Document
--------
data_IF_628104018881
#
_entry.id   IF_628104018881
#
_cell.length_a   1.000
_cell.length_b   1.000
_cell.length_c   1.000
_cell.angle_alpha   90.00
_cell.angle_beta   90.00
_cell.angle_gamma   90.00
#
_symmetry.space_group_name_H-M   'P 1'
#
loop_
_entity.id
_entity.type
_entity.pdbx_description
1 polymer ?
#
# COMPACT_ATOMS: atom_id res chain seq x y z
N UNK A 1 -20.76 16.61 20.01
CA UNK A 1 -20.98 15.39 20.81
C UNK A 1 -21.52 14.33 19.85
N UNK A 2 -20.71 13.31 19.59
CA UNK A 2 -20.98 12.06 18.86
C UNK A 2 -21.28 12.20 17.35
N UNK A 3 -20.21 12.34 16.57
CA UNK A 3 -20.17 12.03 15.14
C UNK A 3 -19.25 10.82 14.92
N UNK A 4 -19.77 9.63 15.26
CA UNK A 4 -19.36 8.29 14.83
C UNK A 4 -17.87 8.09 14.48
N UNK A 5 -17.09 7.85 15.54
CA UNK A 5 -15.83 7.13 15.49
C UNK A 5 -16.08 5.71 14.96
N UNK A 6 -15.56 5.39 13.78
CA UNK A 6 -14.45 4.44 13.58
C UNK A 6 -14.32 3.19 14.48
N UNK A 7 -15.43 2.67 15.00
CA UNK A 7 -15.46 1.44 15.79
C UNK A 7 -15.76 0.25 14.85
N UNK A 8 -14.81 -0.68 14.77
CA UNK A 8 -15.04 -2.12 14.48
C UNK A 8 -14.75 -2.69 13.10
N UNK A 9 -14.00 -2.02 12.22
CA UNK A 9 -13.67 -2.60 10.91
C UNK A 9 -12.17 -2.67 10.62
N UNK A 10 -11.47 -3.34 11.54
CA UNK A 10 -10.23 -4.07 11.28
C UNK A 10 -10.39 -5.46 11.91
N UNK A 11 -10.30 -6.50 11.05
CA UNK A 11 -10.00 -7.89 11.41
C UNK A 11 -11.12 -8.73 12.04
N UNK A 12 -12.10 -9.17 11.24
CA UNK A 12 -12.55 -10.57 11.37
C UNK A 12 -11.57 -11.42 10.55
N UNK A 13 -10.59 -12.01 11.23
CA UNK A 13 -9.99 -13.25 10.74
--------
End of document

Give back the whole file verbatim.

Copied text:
data_IF_628104018881
#
_entry.id   IF_628104018881
#
_cell.length_a   1.000
_cell.length_b   1.000
_cell.length_c   1.000
_cell.angle_alpha   90.00
_cell.angle_beta   90.00
_cell.angle_gamma   90.00
#
_symmetry.space_group_name_H-M   'P 1'
#
loop_
_entity.id
_entity.type
_entity.pdbx_description
1 polymer ?
#
# COMPACT_ATOMS: atom_id res chain seq x y z
N UNK A 1 -20.76 16.61 20.01
CA UNK A 1 -20.98 15.39 20.81
C UNK A 1 -21.52 14.33 19.85
N UNK A 2 -20.71 13.31 19.59
CA UNK A 2 -20.98 12.06 18.86
C UNK A 2 -21.28 12.20 17.35
N UNK A 3 -20.21 12.34 16.57
CA UNK A 3 -20.17 12.03 15.14
C UNK A 3 -19.25 10.82 14.92
N UNK A 4 -19.77 9.63 15.26
CA UNK A 4 -19.36 8.29 14.83
C UNK A 4 -17.87 8.09 14.48
N UNK A 5 -17.09 7.85 15.54
CA UNK A 5 -15.83 7.13 15.49
C UNK A 5 -16.08 5.71 14.96
N UNK A 6 -15.56 5.39 13.78
CA UNK A 6 -14.45 4.44 13.58
C UNK A 6 -14.32 3.19 14.48
N UNK A 7 -15.43 2.67 15.00
CA UNK A 7 -15.46 1.44 15.79
C UNK A 7 -15.76 0.25 14.85
N UNK A 8 -14.81 -0.68 14.77
CA UNK A 8 -15.04 -2.12 14.48
C UNK A 8 -14.75 -2.69 13.10
N UNK A 9 -14.00 -2.02 12.22
CA UNK A 9 -13.67 -2.60 10.91
C UNK A 9 -12.17 -2.67 10.62
N UNK A 10 -11.47 -3.34 11.54
CA UNK A 10 -10.23 -4.07 11.28
C UNK A 10 -10.39 -5.46 11.91
N UNK A 11 -10.30 -6.50 11.05
CA UNK A 11 -10.00 -7.89 11.41
C UNK A 11 -11.12 -8.73 12.04
N UNK A 12 -12.10 -9.17 11.24
CA UNK A 12 -12.55 -10.57 11.37
C UNK A 12 -11.57 -11.42 10.55
N UNK A 13 -10.59 -12.01 11.23
CA UNK A 13 -9.99 -13.25 10.74